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a gold cap (special capacitor) is a good idea for this purpose.

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As i am not good with electronic,

1. How would i go about installing this as i have 2 wires conected from the wheels throught the bogie into the train then cliped in by lego parts (so i do not solder it and can use the wire for another purpose later) which conects to the motor.

2. How small are thes because the have to fit in the train along with a weight for good traction of the metal wheels.

3. How much do these cost?

4. Making sure. A Capacitor is a device that stores electric charge yes?

Hey Sorry to bring this topic back up (again), but JopieK, could you send me a link to a store (preferably in the U.S) that sells gold capicitors or a capacitor that is 1. going to fit in the loco nicely. 2. keep enough charge that it will not die out!

Thanks again

-RailCo

P.S. Sorry for bringing this back up but I am really trying to get this to work properly and I am really close!

Edited by JopieK

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there is a good site about this: www.floodland I'm not sure where to buy it in the US but I get most of my components from Mouser.com (US based) or an alternative would be Farnell/Element14.

I have some experience with this and I used metallic wheels (custom made by a mechanical engineering colleague, now and then handy if you work at an engineering university). I found that it was difficult to maintain a stable contact with the rail: that is why one would use 'gold cap' capacitors.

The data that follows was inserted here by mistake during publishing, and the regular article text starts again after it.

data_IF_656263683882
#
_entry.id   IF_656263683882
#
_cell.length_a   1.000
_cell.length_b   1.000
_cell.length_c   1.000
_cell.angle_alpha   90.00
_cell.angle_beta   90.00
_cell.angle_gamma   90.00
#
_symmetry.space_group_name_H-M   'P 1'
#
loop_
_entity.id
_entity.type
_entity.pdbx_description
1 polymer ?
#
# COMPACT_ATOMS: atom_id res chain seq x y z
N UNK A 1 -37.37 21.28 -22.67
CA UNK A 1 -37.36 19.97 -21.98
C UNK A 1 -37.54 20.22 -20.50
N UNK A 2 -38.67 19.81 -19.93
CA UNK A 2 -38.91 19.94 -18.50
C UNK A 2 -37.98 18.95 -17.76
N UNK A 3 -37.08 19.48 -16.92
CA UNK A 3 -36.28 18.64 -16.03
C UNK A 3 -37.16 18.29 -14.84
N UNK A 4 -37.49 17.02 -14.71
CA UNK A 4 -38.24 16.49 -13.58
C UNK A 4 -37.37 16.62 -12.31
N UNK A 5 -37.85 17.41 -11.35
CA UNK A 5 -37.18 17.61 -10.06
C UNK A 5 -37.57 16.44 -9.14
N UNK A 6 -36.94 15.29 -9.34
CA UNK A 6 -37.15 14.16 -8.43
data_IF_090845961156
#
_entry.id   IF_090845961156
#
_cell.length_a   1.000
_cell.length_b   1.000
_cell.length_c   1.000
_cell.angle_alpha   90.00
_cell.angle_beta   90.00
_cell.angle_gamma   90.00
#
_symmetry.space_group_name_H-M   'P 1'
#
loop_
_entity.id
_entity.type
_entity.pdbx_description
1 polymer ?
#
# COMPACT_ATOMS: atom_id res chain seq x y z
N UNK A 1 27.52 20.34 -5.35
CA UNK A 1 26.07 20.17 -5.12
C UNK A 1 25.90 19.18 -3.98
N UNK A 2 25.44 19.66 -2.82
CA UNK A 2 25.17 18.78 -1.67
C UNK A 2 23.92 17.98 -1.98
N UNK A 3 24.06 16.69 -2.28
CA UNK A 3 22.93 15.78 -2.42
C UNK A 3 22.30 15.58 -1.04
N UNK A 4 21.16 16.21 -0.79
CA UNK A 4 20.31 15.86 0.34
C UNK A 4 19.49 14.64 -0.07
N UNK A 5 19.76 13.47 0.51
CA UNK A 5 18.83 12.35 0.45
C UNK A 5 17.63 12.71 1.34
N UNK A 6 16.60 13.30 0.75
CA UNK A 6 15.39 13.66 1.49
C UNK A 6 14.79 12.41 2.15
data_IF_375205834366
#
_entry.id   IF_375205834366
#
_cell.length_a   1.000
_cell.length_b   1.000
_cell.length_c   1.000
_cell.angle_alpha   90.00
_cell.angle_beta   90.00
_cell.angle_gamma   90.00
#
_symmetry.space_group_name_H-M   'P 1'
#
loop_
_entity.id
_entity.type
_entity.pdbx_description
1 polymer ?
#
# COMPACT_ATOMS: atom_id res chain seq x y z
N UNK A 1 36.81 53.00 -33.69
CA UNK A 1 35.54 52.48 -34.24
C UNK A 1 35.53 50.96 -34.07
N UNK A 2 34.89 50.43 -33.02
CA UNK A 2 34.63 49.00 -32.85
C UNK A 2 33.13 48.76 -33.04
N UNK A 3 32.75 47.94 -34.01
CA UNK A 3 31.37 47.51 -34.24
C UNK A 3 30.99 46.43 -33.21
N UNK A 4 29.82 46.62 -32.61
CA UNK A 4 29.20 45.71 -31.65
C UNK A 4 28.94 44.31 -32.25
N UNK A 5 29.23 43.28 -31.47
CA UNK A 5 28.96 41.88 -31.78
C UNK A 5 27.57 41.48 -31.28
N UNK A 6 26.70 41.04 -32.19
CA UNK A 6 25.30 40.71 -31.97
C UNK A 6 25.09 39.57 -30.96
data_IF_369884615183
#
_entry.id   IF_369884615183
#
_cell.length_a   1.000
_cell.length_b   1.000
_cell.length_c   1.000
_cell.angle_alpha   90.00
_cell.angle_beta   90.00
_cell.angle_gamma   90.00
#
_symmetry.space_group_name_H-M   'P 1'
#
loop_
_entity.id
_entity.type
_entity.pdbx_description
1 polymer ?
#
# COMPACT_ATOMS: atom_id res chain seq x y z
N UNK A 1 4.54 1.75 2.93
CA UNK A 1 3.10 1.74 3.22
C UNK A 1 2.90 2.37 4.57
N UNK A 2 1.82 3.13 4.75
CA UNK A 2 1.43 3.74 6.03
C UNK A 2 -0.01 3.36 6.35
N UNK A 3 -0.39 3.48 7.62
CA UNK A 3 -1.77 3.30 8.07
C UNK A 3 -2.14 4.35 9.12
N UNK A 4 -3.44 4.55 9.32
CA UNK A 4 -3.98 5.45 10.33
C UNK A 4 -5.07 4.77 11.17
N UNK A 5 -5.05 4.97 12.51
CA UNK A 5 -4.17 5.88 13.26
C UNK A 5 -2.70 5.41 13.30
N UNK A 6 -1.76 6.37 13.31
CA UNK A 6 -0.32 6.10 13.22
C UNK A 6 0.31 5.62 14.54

B.t.w. please don't add two posts from yourself directly under each other, but use the Edit button for it instead (I merged the two posts)!

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Hi,

using capacitors to store electric energy is a good idea in general. The only problem with it is, that you need to consider the capacitor's polarity (for both, goldcaps and electrolytic types). On the LEGO 9V system, polarity is switched in oder to reverse the train, so you need an electronic circuit to load the capacitor and to maintain the train's current direction in case of lost contact to the rails - switching the capacitor's output polarity when required. Just soldering a capacitor in parallel to the motor won't have the desired effect but damage the capacitor (and most likely, the motor will still stutter).

When you use onboard controllers (like those used for DCC-controlled trains) you can easily use decoders with support for storage capacitors (e.g. ZIMO and ESU provide some types with this feature).

Regards,

Xris

Edited by Xris